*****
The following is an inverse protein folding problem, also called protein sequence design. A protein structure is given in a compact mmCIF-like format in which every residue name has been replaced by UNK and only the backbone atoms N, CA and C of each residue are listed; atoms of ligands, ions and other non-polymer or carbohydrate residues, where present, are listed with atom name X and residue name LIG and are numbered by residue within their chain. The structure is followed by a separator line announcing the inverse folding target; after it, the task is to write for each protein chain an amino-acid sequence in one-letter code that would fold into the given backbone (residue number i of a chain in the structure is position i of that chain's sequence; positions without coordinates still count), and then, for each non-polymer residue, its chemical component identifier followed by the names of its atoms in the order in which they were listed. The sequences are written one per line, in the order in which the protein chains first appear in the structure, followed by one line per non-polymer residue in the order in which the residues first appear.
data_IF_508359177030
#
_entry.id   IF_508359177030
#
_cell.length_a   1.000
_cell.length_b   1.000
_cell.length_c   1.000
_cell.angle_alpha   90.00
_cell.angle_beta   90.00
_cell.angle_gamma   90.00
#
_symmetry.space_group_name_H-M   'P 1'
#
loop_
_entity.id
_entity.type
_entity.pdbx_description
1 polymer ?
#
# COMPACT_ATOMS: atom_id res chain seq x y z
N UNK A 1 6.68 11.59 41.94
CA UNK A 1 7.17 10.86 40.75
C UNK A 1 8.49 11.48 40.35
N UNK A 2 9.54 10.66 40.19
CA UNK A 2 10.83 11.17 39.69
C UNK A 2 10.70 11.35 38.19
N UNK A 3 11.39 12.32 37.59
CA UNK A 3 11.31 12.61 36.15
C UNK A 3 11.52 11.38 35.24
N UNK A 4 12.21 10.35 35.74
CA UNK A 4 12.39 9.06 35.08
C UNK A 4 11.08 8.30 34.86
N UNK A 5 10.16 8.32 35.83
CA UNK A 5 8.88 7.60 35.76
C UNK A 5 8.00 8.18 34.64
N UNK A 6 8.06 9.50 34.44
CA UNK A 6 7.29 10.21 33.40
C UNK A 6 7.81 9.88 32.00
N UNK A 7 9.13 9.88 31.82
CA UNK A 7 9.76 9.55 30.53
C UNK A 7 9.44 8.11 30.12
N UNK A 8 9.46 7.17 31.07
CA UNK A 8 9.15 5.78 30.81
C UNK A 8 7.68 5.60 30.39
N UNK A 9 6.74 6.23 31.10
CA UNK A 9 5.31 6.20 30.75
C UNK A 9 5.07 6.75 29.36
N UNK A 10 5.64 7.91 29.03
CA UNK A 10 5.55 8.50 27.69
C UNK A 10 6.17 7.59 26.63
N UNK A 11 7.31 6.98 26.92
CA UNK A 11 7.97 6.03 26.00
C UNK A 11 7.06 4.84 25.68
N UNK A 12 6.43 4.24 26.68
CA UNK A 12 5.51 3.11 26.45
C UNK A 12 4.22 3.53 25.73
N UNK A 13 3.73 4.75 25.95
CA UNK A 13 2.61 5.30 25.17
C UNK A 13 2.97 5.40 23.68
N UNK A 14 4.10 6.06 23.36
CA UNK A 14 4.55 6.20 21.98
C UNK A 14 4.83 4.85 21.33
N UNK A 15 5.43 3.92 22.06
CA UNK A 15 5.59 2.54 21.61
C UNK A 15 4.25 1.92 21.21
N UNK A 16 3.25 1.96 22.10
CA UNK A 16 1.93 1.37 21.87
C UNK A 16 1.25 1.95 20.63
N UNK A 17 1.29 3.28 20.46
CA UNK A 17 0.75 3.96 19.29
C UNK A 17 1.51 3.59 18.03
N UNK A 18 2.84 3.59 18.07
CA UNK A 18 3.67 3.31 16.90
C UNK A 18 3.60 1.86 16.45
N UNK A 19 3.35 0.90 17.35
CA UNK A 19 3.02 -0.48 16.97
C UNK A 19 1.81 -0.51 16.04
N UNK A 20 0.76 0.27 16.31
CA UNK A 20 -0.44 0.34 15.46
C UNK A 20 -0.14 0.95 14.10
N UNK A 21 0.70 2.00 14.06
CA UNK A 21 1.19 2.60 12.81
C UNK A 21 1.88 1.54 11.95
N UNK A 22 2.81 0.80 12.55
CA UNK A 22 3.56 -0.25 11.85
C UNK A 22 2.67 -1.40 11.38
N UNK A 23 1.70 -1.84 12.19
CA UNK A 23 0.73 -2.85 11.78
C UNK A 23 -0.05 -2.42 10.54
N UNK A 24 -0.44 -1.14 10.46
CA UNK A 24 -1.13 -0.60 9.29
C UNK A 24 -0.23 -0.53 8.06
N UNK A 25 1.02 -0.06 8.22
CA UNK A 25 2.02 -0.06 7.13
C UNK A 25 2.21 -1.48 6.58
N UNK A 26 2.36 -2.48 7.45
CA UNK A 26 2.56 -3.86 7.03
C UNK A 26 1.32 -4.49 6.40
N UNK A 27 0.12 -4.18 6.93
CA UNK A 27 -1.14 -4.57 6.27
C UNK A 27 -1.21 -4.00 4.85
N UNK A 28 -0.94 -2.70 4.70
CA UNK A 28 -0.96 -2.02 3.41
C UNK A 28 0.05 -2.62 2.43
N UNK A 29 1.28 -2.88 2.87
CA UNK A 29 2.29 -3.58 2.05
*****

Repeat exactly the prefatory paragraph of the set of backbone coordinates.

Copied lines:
The following is an inverse protein folding problem, also called protein sequence design. A protein structure is given in a compact mmCIF-like format in which every residue name has been replaced by UNK and only the backbone atoms N, CA and C of each residue are listed; atoms of ligands, ions and other non-polymer or carbohydrate residues, where present, are listed with atom name X and residue name LIG and are numbered by residue within their chain. The structure is followed by a separator line announcing the inverse folding target; after it, the task is to write for each protein chain an amino-acid sequence in one-letter code that would fold into the given backbone (residue number i of a chain in the structure is position i of that chain's sequence; positions without coordinates still count), and then, for each non-polymer residue, its chemical component identifier followed by the names of its atoms in the order in which they were listed. The sequences are written one per line, in the order in which the protein chains first appear in the structure, followed by one line per non-polymer residue in the order in which the residues first appear.